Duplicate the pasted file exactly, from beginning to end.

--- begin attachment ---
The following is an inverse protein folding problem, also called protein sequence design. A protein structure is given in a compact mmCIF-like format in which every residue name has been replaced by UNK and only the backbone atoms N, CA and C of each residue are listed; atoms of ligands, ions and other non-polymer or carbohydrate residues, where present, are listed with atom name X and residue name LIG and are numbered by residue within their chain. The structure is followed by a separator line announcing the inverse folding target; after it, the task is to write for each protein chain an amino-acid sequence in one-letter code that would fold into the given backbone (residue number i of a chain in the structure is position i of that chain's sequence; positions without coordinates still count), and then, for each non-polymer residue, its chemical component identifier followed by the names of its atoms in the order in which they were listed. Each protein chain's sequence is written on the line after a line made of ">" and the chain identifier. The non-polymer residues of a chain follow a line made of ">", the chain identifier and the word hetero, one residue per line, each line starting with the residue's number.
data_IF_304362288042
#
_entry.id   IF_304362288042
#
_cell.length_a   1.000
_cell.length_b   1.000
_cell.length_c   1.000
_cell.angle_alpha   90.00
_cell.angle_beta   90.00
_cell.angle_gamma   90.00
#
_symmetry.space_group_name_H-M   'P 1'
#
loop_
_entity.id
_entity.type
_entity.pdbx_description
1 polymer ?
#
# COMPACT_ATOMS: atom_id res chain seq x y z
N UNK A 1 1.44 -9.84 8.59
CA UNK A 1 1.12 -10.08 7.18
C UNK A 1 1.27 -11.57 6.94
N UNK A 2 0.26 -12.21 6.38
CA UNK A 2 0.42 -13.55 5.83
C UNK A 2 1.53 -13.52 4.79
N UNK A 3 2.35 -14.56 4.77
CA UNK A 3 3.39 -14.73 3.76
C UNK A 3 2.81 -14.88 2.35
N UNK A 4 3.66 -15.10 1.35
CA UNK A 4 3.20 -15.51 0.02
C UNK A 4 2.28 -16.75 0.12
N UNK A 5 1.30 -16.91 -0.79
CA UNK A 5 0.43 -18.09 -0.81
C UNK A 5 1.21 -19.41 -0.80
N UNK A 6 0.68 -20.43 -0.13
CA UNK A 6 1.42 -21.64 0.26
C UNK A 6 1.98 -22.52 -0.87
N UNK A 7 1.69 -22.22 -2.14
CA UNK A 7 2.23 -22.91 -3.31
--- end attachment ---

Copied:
The following is an inverse protein folding problem, also called protein sequence design. A protein structure is given in a compact mmCIF-like format in which every residue name has been replaced by UNK and only the backbone atoms N, CA and C of each residue are listed; atoms of ligands, ions and other non-polymer or carbohydrate residues, where present, are listed with atom name X and residue name LIG and are numbered by residue within their chain. The structure is followed by a separator line announcing the inverse folding target; after it, the task is to write for each protein chain an amino-acid sequence in one-letter code that would fold into the given backbone (residue number i of a chain in the structure is position i of that chain's sequence; positions without coordinates still count), and then, for each non-polymer residue, its chemical component identifier followed by the names of its atoms in the order in which they were listed. Each protein chain's sequence is written on the line after a line made of ">" and the chain identifier. The non-polymer residues of a chain follow a line made of ">", the chain identifier and the word hetero, one residue per line, each line starting with the residue's number.
data_IF_304362288042
#
_entry.id   IF_304362288042
#
_cell.length_a   1.000
_cell.length_b   1.000
_cell.length_c   1.000
_cell.angle_alpha   90.00
_cell.angle_beta   90.00
_cell.angle_gamma   90.00
#
_symmetry.space_group_name_H-M   'P 1'
#
loop_
_entity.id
_entity.type
_entity.pdbx_description
1 polymer ?
#
# COMPACT_ATOMS: atom_id res chain seq x y z
N UNK A 1 1.44 -9.84 8.59
CA UNK A 1 1.12 -10.08 7.18
C UNK A 1 1.27 -11.57 6.94
N UNK A 2 0.26 -12.21 6.38
CA UNK A 2 0.42 -13.55 5.83
C UNK A 2 1.53 -13.52 4.79
N UNK A 3 2.35 -14.56 4.77
CA UNK A 3 3.39 -14.73 3.76
C UNK A 3 2.81 -14.88 2.35
N UNK A 4 3.66 -15.10 1.35
CA UNK A 4 3.20 -15.51 0.02
C UNK A 4 2.28 -16.75 0.12
N UNK A 5 1.30 -16.91 -0.79
CA UNK A 5 0.43 -18.09 -0.81
C UNK A 5 1.21 -19.41 -0.80
N UNK A 6 0.68 -20.43 -0.13
CA UNK A 6 1.42 -21.64 0.26
C UNK A 6 1.98 -22.52 -0.87
N UNK A 7 1.69 -22.22 -2.14
CA UNK A 7 2.23 -22.91 -3.31